Battle Over Private School Choice Returns to States After Court Ruling, but Education Groups Pledge to ‘Protect’ Public Schools
For private school choice advocates in Missouri, this year’s legislative session felt a lot like those that have come before.
Republicans in the state Senate introduced two tax-credit scholarship bills that would have helped cover private school tuition for specific groups of students, such as those with disabilities, in military families or in low-income homes. But one bill never advanced out of committee, and the second, though it picked up momentum, didn’t get a vote by the full chamber.
“It’s like chopping the same log,” said Peter Franzen, associate executive director of the Children’s Education Alliance of Missouri. “We’ve gotten close but never across the finish line with private school choice.”
But last week’s 5-4 vote by the U.S. Supreme Court in a Montana case — eliminating states’ “no-aid” restrictions on including religious schools in choice programs, also known as Blaine Amendments — has given the organization some hope. “Maybe this ruling will energize parents and others in the way they haven’t been before,” Franzen said.
The decision in Espinoza v. Montana Department of Revenue allows policymakers to push for school choice programs that include religious options at a time when some private school families are struggling to pay tuition, and Catholic and other private schools, with U.S. Secretary of Education Betsy DeVos’s blessing, are hoping to access federal relief funds.
In the week since the ruling, school choice advocates have been celebrating and looking ahead to possible state legislation, while opponents are predicting dire consequences for public schools.
In fact, American Federation of Teachers President Randi Weingarten and U.S. Sen. Patty Murray, D-Wash., ranking member of the Senate Health, Education, Labor and Pensions Committee, railed against additional reports that the Trump administration plans to set aside funding in the next stimulus package for its Education Freedom Scholarships plan — a national version of the tax-credit scholarship program in Montana and several other states.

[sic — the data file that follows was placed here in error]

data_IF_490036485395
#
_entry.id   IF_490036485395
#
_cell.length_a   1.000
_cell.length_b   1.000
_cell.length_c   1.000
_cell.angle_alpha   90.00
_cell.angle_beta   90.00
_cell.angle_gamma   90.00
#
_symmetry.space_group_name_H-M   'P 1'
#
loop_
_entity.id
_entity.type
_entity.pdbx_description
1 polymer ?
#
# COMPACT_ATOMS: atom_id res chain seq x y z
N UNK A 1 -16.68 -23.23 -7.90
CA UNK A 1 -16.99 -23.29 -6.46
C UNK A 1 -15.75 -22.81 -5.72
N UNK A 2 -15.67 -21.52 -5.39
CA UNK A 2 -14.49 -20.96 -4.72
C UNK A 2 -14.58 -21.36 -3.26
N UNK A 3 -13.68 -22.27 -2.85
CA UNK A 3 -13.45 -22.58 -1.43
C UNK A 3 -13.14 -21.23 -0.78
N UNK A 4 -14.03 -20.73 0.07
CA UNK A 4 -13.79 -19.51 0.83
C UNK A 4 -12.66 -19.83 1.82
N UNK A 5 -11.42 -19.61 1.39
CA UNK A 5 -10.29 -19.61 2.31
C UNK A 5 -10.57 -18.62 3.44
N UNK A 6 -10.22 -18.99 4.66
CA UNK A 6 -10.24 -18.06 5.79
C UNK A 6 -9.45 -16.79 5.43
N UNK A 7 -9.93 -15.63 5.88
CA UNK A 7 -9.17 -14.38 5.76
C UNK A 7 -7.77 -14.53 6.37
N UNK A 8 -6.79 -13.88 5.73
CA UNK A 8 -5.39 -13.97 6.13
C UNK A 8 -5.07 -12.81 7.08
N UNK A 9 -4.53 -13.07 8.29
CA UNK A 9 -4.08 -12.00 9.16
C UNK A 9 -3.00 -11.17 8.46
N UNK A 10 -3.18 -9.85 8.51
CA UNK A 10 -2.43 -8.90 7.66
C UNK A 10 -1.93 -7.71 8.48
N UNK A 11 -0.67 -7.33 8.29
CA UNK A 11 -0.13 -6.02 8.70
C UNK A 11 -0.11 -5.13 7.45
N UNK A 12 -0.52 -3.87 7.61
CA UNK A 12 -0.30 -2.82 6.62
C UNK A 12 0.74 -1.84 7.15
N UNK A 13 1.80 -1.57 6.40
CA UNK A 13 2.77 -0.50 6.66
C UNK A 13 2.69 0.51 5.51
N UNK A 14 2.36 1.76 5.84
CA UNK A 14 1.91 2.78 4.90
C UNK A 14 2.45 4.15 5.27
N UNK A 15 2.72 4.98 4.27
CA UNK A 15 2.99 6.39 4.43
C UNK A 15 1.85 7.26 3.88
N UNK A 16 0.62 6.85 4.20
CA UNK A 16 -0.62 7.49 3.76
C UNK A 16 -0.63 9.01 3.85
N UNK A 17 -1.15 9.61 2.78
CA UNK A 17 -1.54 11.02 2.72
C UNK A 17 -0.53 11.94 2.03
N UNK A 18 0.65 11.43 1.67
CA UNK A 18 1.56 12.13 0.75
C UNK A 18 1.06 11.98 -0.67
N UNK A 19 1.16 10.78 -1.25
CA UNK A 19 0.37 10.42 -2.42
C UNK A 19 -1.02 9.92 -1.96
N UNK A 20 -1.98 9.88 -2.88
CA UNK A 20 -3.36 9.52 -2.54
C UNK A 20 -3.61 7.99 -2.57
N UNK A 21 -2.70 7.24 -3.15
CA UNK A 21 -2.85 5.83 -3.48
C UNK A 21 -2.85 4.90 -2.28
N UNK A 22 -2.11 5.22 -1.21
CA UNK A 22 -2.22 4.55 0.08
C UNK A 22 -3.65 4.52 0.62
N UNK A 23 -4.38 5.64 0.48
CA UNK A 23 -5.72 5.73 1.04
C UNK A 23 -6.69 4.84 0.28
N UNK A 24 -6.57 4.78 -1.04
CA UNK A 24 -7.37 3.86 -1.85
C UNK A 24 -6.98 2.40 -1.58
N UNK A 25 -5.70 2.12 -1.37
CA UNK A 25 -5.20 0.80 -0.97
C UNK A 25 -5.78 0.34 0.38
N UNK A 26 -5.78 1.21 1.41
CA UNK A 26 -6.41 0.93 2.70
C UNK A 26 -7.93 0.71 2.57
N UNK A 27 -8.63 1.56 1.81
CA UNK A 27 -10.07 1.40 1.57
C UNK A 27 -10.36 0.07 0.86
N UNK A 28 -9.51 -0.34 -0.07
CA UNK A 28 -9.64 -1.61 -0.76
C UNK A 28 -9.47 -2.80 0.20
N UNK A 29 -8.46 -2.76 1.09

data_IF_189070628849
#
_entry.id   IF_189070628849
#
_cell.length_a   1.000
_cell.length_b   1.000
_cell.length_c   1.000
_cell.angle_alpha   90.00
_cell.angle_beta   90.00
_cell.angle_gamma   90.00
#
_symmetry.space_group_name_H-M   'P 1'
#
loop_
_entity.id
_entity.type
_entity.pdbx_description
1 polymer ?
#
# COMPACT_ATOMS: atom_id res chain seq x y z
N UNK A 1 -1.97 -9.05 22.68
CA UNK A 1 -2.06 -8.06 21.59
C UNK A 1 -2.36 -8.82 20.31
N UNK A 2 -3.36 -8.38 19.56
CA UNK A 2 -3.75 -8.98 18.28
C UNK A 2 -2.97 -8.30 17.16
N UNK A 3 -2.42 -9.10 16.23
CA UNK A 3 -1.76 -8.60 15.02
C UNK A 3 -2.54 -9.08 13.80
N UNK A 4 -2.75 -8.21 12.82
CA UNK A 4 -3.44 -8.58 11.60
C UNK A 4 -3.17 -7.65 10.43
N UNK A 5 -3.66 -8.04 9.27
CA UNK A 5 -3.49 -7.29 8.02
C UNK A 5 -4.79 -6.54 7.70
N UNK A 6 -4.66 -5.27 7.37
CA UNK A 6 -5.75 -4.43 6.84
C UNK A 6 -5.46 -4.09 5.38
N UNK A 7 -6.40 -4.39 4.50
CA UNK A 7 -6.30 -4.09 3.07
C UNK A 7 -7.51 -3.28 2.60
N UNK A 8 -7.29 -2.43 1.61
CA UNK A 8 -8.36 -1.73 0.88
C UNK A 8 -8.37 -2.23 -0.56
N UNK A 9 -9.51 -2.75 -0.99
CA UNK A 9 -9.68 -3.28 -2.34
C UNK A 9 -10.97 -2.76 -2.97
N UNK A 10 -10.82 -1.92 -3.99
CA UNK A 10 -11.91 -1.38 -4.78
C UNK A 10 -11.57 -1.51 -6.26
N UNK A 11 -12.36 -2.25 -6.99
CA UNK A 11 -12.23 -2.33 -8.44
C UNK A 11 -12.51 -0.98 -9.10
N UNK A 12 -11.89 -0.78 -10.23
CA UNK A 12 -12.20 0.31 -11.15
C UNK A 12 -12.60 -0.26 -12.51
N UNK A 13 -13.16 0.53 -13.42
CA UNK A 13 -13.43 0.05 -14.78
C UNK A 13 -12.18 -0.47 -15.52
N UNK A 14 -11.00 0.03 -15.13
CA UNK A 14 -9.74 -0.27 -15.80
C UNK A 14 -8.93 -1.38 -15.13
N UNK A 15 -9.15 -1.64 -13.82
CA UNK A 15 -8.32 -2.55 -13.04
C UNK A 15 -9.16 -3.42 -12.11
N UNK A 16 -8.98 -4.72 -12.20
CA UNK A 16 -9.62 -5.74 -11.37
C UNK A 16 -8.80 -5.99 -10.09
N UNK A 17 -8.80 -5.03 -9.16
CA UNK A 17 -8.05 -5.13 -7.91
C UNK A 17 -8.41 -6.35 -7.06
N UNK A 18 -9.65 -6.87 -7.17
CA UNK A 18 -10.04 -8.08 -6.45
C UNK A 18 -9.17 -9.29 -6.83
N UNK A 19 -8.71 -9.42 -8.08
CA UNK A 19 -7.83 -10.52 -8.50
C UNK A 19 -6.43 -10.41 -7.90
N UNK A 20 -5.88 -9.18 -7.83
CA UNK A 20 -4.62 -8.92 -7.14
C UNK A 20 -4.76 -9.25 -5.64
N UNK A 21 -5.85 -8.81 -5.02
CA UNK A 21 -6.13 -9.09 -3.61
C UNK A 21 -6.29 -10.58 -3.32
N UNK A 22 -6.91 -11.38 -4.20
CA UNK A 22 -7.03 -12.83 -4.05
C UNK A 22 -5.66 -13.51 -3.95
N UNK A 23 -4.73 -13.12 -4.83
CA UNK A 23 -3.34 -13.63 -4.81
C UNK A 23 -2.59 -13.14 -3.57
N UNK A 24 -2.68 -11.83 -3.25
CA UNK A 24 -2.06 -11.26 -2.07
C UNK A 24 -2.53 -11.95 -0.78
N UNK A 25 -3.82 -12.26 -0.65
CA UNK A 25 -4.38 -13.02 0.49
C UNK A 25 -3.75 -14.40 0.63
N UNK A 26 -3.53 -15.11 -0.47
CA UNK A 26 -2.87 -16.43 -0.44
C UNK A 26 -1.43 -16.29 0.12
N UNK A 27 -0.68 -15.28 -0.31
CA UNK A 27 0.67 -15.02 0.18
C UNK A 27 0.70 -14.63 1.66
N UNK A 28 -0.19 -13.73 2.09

“It is telling that, after spending more than three years doing nothing to help the public schools that 90 percent of children attend, Betsy DeVos races to divert resources into private hands 48 hours after the Supreme Court’s decision in Espinoza,” Weingarten said in a statement. “With our country dealing with a pandemic, an economic recession and structural racism, she’s spied an opening to exploit this crisis to resuscitate her failed agenda.”
The unions and other left-leaning experts have said programs such as Montana’s are detrimental to public schools and don’t clearly lead to positive outcomes for students. They point to mixed results from studies on voucher programs in Louisiana, Indiana and Ohio and the U.S. Department of Education’s evaluation of the D.C. Opportunity Scholarship Program.
In a statement, outgoing National Education Association president Lily Eskelsen García said union members would put their energy “into firing DeVos and electing a new president in November because it’s the best thing we can do for our students and for the future of this country.”